This story was originally published in Affordable Housing Finance.
Sen. Maria Cantwell (D-Wash.) and Senate Finance Committee Chairman Orrin Hatch (R-Utah) have introduced the Affordable Housing Credit Improvement Act of 2017, a bill that seeks to increase low-income housing tax credit (LIHTC) authority by 50%.
The legislation (S. 548) is similar to a 2016 bill introduced by the senators.
It seeks to increase the annual housing credit authority by 50%, phased in over five years, and raise the small state minimum by 50%, also phased in over five years. The Joint Committee on Taxation estimates that this provision would cost $4.1 billion over 10 years.
The proposal would help create or preserve approximately 1.3 million affordable homes over 10 years, an increase of 400,000 more units than is possible under the existing program, according to Cantwell.
If passed, the bill would be one of the most significant updates to the LIHTC program in its 30-year history.
“At a time of great uncertainty for affordable housing, this legislation is a powerful step Congress can take to expand housing options for low-income families in New York and across the nation," said Jolie Milstein, president of the New York State Association for Affordable Housing. "The federal government must not ignore its obligation to strengthen LIHTC and protect it from diminishment under new tax policies."
The bill also seeks to make other key changes to the LIHTC program, including:
· Establish a minimum 4% rate for credits used to finance acquisitions and housing bond–financed developments;
· Allow for income-averaging at properties. Currently, LIHTC units are reserved for residents earning no more than 60% of the area median income (AMI). The bill creates a new test that would allow the 60% of the AMI ceiling to apply to the average of the apartments within a property. The maximum income to qualify for any housing credit apartment would be limited to 80% of the AMI;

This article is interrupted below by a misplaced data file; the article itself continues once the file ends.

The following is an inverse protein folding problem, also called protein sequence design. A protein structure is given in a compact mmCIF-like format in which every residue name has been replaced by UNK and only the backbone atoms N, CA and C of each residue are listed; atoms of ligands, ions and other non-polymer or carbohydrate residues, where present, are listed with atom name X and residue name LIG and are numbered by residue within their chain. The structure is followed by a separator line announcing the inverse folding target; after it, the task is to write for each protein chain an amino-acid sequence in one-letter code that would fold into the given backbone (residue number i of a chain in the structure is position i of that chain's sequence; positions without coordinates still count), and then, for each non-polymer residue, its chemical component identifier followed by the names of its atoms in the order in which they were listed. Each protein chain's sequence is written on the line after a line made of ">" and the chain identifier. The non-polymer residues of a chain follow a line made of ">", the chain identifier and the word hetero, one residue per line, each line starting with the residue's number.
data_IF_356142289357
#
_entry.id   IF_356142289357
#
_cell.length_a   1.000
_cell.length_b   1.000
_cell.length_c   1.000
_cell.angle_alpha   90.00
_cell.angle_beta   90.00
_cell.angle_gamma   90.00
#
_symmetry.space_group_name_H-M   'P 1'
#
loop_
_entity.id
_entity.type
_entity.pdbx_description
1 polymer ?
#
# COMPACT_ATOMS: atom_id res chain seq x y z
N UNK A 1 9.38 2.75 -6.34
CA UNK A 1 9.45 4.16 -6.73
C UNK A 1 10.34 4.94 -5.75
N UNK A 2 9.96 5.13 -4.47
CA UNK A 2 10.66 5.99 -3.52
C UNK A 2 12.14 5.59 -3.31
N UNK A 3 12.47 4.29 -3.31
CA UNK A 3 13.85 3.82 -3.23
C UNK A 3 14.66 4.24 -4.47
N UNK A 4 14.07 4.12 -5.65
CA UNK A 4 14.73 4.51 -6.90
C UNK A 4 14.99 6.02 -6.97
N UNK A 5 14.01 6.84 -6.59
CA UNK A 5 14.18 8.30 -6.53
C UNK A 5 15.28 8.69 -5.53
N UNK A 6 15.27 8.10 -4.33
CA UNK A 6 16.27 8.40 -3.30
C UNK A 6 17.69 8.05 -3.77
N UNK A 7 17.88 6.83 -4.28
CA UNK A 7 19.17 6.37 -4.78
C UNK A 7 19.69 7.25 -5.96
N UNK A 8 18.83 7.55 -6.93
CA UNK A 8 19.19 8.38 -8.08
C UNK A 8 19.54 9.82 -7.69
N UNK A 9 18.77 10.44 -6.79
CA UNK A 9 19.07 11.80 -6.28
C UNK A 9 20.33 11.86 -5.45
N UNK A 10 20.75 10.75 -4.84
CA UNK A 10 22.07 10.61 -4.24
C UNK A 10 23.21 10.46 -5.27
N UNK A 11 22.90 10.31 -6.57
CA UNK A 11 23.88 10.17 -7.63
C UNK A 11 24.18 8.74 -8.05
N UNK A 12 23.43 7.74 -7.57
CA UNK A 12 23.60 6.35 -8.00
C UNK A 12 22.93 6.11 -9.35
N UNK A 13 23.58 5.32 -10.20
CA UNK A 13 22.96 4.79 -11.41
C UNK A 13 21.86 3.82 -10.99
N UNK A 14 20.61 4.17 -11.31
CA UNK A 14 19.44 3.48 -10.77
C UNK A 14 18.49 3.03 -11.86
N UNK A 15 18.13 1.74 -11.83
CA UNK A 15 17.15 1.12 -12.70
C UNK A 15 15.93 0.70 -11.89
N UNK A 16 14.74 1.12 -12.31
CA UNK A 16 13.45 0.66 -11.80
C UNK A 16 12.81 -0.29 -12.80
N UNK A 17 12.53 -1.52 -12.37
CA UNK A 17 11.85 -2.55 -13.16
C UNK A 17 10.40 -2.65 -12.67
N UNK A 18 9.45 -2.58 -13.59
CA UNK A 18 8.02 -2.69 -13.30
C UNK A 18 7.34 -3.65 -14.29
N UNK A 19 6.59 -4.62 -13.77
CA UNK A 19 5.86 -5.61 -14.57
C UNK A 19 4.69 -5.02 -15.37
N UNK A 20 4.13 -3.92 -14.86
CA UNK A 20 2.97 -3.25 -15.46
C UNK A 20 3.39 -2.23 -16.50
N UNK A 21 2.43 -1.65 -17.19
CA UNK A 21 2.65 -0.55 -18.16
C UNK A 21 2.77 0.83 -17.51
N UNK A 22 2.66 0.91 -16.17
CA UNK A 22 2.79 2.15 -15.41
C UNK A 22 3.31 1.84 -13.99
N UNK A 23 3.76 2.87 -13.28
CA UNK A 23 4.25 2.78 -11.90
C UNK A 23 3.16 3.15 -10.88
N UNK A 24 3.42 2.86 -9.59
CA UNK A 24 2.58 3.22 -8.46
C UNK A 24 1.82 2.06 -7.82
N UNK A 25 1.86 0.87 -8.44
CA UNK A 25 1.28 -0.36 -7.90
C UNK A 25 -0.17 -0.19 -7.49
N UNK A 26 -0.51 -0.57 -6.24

· Provide flexibility for state housing credit agencies to increase the basis of projects in which 20% of the units are designated for occupancy by households with incomes that are 30% of the AMI or lower;
· Reform the student-occupancy rules to allow certain students to be eligible for LIHTC housing;
· Facilitate the development of housing for Native Americans by modifying the definition of difficult-to-develop areas to include projects located in an Indian area, making these projects eligible for a 30% basis boost; and
· Prohibit states from including local approval and contribution provisions as either a threshold requirement or part of a point system in their qualified allocation plans, except to the extent that contributions are taken into consideration as a part of a broader measure of a projects ability to leverage outside investment, and are considered on a level playing field with all funding sources.
At introduction, the bill had 11 other co-sponsors: Sens. Michael Bennet (D-Colo.), Cory Booker (D-N.J.), Susan Collins (R-Maine), Dean Heller (R-Nev.), Patrick Leahy (D-Vt.), Jeff Merkley (D-Ore.), Lisa Murkowski (R-Alaska.), Brian Schatz (D-Hawaii), Chuck Schumer (D-N.Y.), Ron Wyden (D-Ore.), and Ron Young (R-Ind.)
More than 2,000 organizations from all 50 states signed on to an Affordable Rental Housing ACTION Campaign letter in support of the legislation.